Suncor (TSX:SU) Stock Dips Below $23: Should You Buy?

Suncor’s high valuation and uncertain economic outlook play spoilsport.

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The demand-supply imbalance and lower economic activity led to a significant decline in crude oil prices, in turn, Suncor Energy (TSX:SU)(NYSE:SU) stock. However, the reopening of the economy and production cut is lending support to the crude oil prices, which should limit the downside in Suncor stock.

Investors should note that shares of Suncor Energy have once again fallen below $23 as rising coronavirus cases continue to play spoilsport. Its stock is down about 46% year to date. Besides, it is trading about 49% lower than its 52-week high of $45.12.

The steep decline in its value and an increase in economic activity raises the question of whether Suncor stock is a buy right now.

Are prospects improving for Suncor?

The supply glut and demand erosion led OPEC+ nations to announce a curb on production to support oil prices. In April, OPEC+ countries agreed to lower output by 9.7 million barrels per day. Moreover, in June, they further agreed to extend the production cut till July end.

Curbs on production helped crude oil prices to more than double from its lows. Meanwhile, the reopening of the economy should help in setting a balance between demand and supply. The West Texas Intermediate (WTI) crude continues to hover around US$40 despite rising coronavirus cases in the U.S., Brazil, and India.

WTI prices settling near US$40 per barrel is a good sign for Suncor. Remember, during the last quarter’s conference call, the company said that it would be able to cover all of its operating and administrative costs, planned capex, and dividends at a WTI price of US$35 per barrel.

Now what? 

Multiple factors are acting in favour of Suncor stock. The gradual increase in economic activity and high demand from China should support crude prices. Meanwhile, the company’s integrated business model mitigates some of the risks associated with the volatility in the prices.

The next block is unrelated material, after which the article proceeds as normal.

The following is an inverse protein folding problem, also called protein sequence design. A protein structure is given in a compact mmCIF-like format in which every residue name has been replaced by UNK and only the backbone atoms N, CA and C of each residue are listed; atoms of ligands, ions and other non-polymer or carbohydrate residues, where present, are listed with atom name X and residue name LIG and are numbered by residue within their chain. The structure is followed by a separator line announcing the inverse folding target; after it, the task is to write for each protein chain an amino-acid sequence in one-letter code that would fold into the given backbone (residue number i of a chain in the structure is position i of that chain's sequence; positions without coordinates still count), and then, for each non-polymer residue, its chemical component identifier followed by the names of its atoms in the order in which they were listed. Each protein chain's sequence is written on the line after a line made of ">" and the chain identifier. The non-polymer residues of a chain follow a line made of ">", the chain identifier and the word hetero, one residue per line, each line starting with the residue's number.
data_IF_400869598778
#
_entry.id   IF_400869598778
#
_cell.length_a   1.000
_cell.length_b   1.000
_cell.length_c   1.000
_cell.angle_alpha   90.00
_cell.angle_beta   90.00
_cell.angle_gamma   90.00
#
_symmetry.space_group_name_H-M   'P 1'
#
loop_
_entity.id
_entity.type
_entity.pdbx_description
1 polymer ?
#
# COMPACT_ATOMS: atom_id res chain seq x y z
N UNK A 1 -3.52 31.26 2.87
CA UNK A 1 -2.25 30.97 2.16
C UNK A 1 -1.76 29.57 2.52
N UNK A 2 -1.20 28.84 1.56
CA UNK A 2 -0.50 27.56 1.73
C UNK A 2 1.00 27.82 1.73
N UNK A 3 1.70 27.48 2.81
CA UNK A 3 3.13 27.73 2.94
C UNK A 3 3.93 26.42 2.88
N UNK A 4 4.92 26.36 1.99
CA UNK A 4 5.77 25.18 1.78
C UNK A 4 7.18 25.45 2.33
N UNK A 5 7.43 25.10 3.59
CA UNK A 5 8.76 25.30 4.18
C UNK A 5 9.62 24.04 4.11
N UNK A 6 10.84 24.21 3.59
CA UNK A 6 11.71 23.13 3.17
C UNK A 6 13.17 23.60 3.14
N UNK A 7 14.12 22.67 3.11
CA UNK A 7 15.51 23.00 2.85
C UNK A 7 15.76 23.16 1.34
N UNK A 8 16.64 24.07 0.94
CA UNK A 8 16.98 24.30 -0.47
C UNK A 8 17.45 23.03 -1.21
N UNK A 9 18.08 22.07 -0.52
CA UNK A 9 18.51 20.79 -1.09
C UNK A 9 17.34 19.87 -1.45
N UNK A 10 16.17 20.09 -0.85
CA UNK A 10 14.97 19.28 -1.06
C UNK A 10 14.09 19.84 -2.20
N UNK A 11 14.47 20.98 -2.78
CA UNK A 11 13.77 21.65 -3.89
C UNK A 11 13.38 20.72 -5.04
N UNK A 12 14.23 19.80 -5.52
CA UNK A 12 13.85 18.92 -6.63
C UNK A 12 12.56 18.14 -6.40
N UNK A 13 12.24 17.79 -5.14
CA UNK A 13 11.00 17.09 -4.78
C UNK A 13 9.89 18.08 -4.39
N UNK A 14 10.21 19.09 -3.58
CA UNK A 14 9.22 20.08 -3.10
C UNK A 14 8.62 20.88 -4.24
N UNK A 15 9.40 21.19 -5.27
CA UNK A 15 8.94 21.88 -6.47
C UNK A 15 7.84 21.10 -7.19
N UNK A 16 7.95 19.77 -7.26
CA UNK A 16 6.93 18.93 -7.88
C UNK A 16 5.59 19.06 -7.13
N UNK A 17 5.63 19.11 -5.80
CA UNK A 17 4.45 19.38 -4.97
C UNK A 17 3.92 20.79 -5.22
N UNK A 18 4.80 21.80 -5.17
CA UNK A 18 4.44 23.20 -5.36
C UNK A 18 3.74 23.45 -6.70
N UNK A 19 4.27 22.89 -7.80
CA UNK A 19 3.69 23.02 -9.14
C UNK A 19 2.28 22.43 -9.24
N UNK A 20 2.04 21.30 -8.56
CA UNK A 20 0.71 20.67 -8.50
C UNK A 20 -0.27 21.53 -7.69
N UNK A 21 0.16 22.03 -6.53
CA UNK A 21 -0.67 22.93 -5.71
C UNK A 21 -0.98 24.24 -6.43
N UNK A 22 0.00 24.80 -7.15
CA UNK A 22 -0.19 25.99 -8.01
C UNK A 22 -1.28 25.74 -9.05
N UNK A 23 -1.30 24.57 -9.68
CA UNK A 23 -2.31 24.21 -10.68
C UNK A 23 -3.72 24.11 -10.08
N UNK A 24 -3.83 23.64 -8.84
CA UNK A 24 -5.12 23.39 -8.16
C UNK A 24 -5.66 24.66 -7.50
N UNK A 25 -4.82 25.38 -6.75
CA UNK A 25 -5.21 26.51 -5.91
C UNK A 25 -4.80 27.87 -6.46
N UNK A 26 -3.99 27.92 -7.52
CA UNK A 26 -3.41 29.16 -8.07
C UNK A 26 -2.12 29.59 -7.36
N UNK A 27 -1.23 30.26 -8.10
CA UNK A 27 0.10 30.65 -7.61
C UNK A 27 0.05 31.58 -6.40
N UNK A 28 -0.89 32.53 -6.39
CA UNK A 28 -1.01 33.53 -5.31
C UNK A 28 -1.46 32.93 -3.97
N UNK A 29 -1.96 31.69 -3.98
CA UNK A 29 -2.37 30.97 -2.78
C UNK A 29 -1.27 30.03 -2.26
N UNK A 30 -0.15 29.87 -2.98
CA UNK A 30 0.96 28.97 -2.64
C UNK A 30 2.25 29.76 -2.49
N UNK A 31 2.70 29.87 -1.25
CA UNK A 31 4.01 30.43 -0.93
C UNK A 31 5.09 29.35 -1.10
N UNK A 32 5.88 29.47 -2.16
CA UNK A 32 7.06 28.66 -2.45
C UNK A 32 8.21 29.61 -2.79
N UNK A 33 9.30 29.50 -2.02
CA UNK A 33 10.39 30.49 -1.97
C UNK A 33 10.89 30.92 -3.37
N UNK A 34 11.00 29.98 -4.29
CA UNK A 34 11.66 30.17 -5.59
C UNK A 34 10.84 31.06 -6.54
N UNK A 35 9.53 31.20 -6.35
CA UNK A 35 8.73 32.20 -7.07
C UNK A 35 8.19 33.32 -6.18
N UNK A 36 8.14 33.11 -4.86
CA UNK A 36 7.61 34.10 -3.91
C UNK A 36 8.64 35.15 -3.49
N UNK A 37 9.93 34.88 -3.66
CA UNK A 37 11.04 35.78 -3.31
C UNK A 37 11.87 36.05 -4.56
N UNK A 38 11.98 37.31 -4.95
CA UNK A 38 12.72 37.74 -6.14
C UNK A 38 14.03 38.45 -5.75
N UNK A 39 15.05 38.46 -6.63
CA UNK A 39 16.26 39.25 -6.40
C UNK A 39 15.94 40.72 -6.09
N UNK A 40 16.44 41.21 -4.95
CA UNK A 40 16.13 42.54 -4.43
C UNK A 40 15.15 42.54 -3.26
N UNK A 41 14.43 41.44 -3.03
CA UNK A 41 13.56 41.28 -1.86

Suncor has drastically reduced its capex guidance and remains on track to cut operating costs by over 10% in 2020, which should support its earnings. Meanwhile, its mix shift toward higher-priced light crude and higher value distillate support margins. The company has sufficient liquidity with no debt maturities in 2020, which should help in navigating the current crisis.

While things are improving for Suncor, its valuation fails to impress. It is trading at the next 12-month EV-to-EBITDA ratio of 8.3, which is well above the industry average of 2.5. Also, its next 12-month price-to-cash flow ratio of 6.2 is roughly double than the industry average.

Bottom line

Suncor has managed to lower its breakeven price through prudent cost control measures. Besides, the reopening of the economy is lending support to oil prices. However, Suncor stock still doesn’t attract me due to its recent dividend cut and high valuation.

Meanwhile, too much uncertainty and lack of coordination among OPEC+ nations could delay the pace of recovery in Suncor stock.

Investors with a long-term investment horizon could consider buying Suncor stock at the current price levels. However, there are better investment opportunities in the energy sector that offer high-yield and growth in the long run.

This article represents the opinion of the writer, who may disagree with the “official” recommendation position of a Motley Fool premium service or advisor. We’re Motley! Questioning an investing thesis — even one of our own — helps us all think critically about investing and make decisions that help us become smarter, happier, and richer, so we sometimes publish articles that may not be in line with recommendations, rankings or other content.

Fool contributor Sneha Nahata has no position in any of the stocks mentioned.

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